eli5: How is it possible that Greek yogurt can transform into the consistency of a chocolate brownie, with the addition of baking powder and heat?


So this has been puzzling me for a week. I recently saw a recipe online for a microwave protein brownie that seemingly had some very odd ingredients. I had all these ingredients so decided to try it, and was super surprised when I created a product that was otherwise indistinguishable from a normal brownie.

For clarity the recipe combines the following: Greek yogurt, cocoa powder, honey, baking powder, and protein powder. This is all mixed together into a wet mix and then microwaved for roughly a minute. What is confusing to me is that I don’t understand how this combination of ingredients turn into a cake like structure. My presumption is that it’s a weird interaction between the greek yogurt and the baking powder (otherwise why not just use normal yogurt), but how that results in cake like fluffiness I’m not sure. The heat makes it rises and bubble a lot, but I’m genuinely curious as to the reaction that’s happening here. I’m just so puzzled about the textural/ consistency change.

Edit: a lot of people are curious about the recipe so here it is. https://theproteinchef.co/the-best-microwave-protein-brownie-recipe/

In: 637

Post a link to the video?

A lot of these videos are faked to get clicks. That doesn’t sound possible to me. You’d need to add flour for it to work.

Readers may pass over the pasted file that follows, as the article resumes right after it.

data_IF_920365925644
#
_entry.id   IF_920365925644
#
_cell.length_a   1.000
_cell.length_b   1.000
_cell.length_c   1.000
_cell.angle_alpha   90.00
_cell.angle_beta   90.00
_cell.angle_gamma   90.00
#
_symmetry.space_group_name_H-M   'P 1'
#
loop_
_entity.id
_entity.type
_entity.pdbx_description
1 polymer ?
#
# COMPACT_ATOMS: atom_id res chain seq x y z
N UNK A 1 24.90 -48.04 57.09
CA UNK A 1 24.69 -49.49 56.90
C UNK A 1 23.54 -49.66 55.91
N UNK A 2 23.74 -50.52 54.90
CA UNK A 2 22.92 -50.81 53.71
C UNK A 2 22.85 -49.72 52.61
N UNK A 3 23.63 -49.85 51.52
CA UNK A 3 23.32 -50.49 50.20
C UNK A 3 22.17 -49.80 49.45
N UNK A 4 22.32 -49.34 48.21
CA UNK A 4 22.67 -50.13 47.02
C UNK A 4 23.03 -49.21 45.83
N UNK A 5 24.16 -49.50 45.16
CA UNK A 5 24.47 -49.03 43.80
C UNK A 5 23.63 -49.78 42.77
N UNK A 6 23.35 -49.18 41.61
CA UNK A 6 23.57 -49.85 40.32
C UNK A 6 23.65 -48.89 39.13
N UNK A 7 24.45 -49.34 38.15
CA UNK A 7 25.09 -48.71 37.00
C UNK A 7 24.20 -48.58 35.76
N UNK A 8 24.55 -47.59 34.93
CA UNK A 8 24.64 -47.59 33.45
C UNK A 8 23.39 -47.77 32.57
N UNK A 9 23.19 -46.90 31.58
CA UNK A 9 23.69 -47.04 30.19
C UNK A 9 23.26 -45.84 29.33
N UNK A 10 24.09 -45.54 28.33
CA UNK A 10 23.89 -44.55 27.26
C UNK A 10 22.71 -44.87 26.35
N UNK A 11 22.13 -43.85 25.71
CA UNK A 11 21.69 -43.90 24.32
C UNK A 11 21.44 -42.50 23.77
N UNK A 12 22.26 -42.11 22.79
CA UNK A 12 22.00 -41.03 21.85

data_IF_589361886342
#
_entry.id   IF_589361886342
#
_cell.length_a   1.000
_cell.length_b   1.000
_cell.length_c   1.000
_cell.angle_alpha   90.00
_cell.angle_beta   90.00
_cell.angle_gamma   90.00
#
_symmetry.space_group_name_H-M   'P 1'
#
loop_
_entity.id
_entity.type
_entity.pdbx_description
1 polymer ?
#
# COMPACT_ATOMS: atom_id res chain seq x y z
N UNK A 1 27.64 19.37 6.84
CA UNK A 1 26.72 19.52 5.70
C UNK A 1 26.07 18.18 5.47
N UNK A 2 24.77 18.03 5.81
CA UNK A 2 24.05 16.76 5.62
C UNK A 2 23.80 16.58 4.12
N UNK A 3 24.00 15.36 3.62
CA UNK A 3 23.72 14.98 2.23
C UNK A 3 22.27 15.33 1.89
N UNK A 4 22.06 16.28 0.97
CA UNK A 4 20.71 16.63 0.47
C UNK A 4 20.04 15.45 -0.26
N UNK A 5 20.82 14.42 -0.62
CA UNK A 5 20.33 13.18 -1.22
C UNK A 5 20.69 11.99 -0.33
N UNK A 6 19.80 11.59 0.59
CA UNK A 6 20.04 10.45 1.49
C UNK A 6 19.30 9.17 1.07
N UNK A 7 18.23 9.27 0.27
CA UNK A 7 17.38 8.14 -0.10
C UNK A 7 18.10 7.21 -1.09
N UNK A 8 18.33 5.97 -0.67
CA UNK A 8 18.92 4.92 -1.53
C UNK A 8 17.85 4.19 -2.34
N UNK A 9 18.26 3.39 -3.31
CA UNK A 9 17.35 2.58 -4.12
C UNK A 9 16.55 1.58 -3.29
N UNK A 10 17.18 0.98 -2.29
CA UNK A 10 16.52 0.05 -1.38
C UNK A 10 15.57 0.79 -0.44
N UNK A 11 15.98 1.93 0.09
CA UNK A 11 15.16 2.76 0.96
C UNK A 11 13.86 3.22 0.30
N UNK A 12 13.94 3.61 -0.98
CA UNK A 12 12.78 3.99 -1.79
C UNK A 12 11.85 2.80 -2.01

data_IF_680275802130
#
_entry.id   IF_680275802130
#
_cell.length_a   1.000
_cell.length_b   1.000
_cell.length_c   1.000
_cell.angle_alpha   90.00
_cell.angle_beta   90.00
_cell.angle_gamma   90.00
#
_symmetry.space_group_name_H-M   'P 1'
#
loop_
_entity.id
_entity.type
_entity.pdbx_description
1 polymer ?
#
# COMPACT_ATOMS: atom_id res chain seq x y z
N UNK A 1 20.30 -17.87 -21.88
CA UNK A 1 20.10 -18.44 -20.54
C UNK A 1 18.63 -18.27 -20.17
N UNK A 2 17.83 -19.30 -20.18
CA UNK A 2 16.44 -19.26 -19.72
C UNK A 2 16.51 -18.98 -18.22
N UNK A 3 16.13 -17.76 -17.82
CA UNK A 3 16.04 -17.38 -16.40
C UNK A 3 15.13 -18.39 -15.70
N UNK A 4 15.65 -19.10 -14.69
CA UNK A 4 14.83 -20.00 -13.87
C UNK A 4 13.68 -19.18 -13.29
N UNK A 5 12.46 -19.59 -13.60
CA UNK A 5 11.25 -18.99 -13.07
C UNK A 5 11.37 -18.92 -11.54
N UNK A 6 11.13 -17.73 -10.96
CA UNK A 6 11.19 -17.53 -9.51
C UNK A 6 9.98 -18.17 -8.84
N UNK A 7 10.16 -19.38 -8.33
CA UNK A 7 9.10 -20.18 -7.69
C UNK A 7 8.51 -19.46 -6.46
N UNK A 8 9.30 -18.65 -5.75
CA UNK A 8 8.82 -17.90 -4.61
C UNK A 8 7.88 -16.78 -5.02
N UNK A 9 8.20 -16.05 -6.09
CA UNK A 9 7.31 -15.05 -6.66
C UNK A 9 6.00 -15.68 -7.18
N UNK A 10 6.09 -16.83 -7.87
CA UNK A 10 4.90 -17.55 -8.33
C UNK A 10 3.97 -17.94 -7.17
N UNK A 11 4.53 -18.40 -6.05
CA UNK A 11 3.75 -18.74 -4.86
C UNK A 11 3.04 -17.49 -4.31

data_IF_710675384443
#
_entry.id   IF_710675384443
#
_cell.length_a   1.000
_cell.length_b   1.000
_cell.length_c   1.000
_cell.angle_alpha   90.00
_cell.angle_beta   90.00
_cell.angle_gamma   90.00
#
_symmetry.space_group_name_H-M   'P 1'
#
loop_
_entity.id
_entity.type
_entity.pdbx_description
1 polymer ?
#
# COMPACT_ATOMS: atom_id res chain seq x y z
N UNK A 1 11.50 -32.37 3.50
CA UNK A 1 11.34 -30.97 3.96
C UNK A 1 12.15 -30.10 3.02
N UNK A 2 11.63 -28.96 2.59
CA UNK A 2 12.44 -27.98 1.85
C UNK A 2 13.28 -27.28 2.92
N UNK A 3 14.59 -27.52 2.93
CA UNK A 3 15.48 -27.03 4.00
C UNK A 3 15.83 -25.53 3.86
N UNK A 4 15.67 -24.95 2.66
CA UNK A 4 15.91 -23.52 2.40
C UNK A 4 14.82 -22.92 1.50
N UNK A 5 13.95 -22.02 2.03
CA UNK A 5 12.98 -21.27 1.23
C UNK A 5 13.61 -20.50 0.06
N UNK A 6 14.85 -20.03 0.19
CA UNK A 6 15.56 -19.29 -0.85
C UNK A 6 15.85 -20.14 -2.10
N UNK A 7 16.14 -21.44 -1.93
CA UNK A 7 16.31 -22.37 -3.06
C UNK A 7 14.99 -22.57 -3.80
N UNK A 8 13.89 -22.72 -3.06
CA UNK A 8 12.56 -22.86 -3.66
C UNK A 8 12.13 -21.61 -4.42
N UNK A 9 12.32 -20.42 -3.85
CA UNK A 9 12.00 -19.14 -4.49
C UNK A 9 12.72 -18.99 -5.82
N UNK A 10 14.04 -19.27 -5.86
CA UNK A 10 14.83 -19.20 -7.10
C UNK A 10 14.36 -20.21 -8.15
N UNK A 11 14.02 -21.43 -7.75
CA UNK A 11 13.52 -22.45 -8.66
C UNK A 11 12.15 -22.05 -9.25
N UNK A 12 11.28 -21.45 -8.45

Protein powder – with heat the protein chains become denatured and hard (think what happens when you overcook chicken breast). Yogurt is just a solvent for the powder ingredients.

Yogurt has proteins and moisture, like an egg. Greek yogurt is yogurt but has less moisture and more solids than regular yogurt. It’s can even be used as an egg substitute in some other recipes. Proteins can make the entirety or most of a dish… more on that later.

Honey for sweetness and some flavor.
Cocoa powder for both flavor and a little bit of structure.
Baking powder for lift.
Protein powder for flavoring and well… protein.

So combine lift, sugar, flavor, some structure and protein for structure… brownie-ish.

There are similar recipes for Tortes which contain zero flour, but eggs, cocoa powder, etc. A soufflé is mostly eggs with only a little bit of flour. This seems like it’s a similar setup.

I’m also curious to try this though if you still have a link.

The baking powder evolves carbon dioxide when wet, which is why the mix goes fluffy. The heat and chemical changes in the mix cause the yogurt and protein powder proteins (casein and whey) to bind and tangle, forming a structure that can trap the carbon dioxide and not collapse. Acids are often used to set (curdle) milk proteins for cheese-making.

For breads and cakes, the protein is gluten from the flour.